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International Socialism, Spring 1967


David L. Purdy



From International Socialism (1st series), No.28, Spring 1967, pp.29-30.
Transcribed & marked up by Einde O’Callaghan for ETOL.


The Revolutionary Internationals 1864-1943
Ed. Milorad M. Drachkovitch
Stanford UP/Oxford, 45s

Most of the contributors to this collection of essays are anxious to remind us that the three Internationals can only be understood by reference to the socio-economic setting in which they operated. The reader is thus misled into expecting a free-ranging survey of the links between the various parts of the historical drama enacted during the years which the essays cover. Instead he receives at best a straightforward, unoriginal narrative of events, and at worst a stream of glib and hoary moralising that passes for criticism of Marxism. Carl Landauer writing on Social Democracy even manages to disinter the argument that if Socialism is inevitable why should one bother to work for it? The very posing of this antiquated question as if it dealt the final death-blow to the whole corpus of Marxist theory indicates the writer s failure to disentangle Marx’s original theory of historical materialism from the ‘explanatory appendages’ formulated by Engels, which were taken over by the SPD and transmitted thence to the bulk of the Second International.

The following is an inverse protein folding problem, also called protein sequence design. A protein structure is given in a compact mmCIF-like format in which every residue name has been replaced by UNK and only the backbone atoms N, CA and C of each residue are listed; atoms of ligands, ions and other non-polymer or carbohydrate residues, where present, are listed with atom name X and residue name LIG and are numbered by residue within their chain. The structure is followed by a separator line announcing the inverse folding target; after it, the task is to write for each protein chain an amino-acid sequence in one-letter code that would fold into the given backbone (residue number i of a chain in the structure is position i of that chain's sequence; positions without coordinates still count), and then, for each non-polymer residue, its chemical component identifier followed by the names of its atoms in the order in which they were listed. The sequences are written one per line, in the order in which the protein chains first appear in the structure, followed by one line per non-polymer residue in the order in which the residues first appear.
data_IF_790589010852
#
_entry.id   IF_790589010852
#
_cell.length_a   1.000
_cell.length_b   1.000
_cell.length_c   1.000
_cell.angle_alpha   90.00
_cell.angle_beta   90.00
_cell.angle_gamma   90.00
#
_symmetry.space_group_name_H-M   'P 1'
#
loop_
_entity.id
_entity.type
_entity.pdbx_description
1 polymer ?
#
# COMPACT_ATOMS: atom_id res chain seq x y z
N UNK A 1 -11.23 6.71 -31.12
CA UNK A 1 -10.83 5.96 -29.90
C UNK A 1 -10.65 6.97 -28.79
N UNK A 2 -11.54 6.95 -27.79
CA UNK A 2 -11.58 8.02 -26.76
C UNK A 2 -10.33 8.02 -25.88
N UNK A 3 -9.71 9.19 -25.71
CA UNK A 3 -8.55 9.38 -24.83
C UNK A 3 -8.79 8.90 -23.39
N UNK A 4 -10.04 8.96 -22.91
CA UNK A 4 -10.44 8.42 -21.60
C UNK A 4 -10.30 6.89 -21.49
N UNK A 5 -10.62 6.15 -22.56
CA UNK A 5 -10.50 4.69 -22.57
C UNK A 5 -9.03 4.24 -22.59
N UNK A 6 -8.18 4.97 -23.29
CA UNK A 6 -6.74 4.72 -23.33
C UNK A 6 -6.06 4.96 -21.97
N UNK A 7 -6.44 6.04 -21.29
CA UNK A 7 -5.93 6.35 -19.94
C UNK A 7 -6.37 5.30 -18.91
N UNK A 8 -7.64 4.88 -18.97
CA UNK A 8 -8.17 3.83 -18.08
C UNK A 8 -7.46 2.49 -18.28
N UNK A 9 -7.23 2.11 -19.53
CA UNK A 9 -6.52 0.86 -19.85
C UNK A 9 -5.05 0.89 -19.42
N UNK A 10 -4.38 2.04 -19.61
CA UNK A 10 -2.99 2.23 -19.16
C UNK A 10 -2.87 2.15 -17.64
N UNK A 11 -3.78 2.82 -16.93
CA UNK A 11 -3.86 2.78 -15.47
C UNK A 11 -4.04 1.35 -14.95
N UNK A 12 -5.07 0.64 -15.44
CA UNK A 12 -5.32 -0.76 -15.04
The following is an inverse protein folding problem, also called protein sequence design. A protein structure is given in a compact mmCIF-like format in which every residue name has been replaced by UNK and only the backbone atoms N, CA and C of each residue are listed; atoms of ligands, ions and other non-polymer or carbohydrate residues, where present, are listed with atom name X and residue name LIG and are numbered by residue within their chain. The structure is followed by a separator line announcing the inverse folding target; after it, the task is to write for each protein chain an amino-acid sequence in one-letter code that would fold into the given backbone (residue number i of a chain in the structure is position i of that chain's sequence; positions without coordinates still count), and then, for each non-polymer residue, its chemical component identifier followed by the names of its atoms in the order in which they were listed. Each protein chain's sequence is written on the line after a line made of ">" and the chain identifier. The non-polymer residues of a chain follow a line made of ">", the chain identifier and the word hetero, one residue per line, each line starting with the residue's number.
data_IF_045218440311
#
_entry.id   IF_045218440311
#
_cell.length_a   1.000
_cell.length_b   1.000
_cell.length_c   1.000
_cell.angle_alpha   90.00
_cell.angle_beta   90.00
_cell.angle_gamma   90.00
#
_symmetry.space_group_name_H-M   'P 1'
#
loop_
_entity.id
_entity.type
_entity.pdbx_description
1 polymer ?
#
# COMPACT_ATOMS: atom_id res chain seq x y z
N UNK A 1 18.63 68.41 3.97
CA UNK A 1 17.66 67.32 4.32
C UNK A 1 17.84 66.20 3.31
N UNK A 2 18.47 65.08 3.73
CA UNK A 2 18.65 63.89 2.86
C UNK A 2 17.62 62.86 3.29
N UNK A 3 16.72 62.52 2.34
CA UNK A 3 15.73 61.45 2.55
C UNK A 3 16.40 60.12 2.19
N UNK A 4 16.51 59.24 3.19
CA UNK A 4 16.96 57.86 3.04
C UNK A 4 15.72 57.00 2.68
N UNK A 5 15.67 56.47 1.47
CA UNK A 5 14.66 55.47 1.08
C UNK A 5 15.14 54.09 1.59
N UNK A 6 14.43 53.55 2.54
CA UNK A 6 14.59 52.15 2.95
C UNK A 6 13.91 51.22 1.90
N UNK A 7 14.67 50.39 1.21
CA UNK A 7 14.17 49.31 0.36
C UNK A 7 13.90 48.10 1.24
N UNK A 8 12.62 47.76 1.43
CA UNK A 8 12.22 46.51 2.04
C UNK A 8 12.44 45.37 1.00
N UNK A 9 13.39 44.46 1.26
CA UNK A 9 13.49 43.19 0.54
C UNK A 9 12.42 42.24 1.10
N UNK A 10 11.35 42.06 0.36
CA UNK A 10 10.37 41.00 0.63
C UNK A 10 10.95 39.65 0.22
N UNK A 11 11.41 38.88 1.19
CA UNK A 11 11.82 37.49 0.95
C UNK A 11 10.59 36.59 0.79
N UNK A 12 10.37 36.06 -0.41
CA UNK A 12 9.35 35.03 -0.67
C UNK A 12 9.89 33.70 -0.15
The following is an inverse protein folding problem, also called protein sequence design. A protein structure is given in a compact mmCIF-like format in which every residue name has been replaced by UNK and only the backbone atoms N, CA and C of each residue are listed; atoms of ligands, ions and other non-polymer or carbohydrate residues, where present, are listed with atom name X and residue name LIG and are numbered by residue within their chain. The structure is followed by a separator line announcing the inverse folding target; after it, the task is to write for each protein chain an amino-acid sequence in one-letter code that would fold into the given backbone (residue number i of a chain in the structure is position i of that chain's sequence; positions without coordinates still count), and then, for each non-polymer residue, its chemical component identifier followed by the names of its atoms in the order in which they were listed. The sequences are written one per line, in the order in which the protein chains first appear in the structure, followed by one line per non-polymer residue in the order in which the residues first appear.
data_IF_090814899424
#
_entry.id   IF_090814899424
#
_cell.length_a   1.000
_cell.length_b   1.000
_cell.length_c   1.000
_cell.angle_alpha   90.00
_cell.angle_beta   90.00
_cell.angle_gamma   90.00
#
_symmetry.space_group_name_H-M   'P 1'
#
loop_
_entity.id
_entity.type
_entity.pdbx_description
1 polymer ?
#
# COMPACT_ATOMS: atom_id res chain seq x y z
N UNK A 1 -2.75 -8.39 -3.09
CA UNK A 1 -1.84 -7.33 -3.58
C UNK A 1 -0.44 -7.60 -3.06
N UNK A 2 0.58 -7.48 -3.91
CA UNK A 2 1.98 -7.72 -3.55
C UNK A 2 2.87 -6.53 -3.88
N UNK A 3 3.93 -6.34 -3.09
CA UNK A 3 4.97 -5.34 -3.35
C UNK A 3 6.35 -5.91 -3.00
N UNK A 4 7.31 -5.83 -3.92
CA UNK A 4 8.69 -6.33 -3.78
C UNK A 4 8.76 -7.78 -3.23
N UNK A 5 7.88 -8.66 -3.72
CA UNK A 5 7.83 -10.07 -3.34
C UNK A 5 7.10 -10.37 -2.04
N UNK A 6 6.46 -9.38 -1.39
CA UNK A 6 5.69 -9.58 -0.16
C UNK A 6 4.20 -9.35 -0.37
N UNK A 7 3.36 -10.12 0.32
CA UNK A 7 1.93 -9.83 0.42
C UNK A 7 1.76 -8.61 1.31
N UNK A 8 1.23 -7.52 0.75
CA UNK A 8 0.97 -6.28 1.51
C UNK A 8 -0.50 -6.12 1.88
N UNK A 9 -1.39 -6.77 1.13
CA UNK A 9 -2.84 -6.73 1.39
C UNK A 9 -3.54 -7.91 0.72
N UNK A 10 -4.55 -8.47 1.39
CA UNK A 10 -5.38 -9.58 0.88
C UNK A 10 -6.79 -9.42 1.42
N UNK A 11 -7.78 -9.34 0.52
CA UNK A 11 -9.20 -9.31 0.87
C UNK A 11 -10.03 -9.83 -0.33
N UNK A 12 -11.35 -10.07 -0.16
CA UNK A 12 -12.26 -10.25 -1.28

It is also remarkable that in the whole section dealing with the Second International there is only one passing mention of contemporary theories of Imperialism. The inconsistencies in the stand adopted at successive Congresses on the questions of nationalism and war are neatly exposed, but there is no attempt to relate them to the politico-military constellation in Europe and contemporary developments in the world economy.

The best essay in this otherwise unmemorable collection is that by Drachkovitch and Lazitch, showing how the Comintern came to perform the dual function of sustaining and stifling the international Communist movement simultaneously. Lenin’s strictures against the unreflecting imitation of all things Bolshevik were quickly forgotten after his demise until under Stalin the cause of the Soviet Union became substituted for the cause of the international working class. It is no accident that Communist revolutions were successful only where the Comintern was unable to exercise ‘guidance’ (China, Yugoslavia).

In general, however, the book is too skimpy to be either instructive or stimulating. Its authors, ‘distinguished experts on Communism,’ are all too obviously out of sympathy with their subject.

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